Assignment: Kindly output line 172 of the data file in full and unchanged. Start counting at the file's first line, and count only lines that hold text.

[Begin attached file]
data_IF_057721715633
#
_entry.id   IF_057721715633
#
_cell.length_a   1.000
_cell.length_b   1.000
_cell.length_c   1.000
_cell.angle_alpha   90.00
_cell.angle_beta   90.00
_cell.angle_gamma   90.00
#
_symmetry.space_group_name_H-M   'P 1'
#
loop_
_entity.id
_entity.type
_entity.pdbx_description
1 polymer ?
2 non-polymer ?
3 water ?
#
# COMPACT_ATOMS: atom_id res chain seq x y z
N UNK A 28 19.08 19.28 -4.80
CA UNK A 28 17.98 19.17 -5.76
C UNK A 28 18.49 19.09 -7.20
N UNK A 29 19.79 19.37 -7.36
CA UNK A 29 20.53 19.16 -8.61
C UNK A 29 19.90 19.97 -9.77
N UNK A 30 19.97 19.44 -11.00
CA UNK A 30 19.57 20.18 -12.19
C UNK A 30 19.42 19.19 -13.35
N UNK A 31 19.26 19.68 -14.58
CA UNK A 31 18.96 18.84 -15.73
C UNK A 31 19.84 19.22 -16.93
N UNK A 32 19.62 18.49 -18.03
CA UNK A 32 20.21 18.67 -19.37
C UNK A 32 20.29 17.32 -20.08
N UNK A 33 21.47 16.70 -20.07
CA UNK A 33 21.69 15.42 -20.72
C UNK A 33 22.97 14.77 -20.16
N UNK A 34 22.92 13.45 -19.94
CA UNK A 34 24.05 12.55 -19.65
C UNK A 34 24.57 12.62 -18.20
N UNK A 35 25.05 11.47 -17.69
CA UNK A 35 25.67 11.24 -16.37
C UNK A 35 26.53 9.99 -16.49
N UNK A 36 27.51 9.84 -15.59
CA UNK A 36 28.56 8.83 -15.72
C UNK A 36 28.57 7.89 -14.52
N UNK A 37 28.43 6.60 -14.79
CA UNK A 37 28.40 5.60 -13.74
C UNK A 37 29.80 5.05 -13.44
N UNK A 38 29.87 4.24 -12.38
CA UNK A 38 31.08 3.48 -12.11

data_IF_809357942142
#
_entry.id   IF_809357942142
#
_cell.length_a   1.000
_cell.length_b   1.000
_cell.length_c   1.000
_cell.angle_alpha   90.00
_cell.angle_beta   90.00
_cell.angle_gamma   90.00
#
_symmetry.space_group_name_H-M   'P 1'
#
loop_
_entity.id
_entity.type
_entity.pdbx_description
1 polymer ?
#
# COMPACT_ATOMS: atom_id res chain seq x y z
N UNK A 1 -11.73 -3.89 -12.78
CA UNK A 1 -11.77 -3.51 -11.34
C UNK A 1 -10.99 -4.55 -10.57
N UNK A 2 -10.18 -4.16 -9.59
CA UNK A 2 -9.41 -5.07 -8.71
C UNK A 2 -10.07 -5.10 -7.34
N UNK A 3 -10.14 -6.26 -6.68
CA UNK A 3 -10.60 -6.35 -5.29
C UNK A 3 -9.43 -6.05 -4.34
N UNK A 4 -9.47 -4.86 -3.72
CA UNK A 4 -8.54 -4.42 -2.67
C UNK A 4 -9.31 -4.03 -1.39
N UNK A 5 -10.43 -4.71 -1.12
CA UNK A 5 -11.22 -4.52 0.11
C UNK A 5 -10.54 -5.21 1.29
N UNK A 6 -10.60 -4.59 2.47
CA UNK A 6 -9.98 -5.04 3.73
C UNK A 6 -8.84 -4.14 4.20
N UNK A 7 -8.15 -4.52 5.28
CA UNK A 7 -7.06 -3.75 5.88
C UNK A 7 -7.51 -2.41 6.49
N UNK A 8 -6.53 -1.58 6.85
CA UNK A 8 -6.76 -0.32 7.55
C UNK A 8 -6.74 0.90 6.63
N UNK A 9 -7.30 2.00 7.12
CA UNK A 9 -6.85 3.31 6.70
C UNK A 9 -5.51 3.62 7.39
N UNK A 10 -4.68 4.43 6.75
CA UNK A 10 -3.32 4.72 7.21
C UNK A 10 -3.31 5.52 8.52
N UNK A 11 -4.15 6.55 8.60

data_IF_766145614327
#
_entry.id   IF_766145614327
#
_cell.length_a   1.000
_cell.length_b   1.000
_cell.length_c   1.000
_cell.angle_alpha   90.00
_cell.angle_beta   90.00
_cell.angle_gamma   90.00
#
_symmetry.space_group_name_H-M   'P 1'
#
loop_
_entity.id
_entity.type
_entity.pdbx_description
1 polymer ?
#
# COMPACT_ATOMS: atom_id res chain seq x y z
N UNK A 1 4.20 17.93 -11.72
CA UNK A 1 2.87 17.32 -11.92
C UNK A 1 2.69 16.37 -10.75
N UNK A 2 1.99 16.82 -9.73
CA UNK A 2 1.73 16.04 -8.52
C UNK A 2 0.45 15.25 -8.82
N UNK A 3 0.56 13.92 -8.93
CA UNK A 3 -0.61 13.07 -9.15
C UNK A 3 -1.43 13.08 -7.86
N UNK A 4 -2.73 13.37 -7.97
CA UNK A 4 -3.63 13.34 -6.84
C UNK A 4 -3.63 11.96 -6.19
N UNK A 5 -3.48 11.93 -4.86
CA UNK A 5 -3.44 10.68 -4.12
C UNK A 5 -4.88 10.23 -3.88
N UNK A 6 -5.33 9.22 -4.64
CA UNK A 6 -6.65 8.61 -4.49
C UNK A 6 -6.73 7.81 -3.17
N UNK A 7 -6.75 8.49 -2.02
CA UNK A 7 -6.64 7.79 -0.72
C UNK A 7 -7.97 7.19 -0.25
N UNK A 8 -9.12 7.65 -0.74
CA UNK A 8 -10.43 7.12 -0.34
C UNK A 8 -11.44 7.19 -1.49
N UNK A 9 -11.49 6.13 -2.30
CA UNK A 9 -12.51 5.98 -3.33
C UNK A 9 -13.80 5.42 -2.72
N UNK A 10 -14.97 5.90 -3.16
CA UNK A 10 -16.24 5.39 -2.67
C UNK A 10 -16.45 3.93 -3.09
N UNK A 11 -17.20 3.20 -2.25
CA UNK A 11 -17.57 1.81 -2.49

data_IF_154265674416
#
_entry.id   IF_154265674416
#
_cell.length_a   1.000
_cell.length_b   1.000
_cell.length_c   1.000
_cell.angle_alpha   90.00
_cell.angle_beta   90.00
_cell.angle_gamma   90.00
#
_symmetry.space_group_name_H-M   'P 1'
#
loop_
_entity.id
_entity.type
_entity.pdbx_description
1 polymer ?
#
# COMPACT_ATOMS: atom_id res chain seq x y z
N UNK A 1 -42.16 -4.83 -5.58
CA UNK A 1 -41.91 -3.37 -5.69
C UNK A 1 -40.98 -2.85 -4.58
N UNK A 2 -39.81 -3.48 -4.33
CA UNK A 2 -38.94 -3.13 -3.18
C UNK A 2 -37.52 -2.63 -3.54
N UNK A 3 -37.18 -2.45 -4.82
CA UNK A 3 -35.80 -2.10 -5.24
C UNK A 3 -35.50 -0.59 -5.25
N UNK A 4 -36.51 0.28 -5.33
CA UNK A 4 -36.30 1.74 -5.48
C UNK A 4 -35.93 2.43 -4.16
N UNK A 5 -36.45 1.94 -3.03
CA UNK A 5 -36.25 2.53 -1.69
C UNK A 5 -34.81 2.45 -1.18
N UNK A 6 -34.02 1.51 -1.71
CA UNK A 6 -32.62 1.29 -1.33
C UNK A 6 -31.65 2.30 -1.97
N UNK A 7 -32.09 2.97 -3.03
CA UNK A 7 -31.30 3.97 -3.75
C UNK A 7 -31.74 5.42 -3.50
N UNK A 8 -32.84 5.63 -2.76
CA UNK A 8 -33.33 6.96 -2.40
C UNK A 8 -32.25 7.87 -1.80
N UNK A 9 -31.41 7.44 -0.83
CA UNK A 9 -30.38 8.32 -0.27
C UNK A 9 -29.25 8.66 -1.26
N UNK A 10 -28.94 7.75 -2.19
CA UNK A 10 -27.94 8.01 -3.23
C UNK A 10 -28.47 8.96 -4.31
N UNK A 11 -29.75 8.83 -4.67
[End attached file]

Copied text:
_entity.id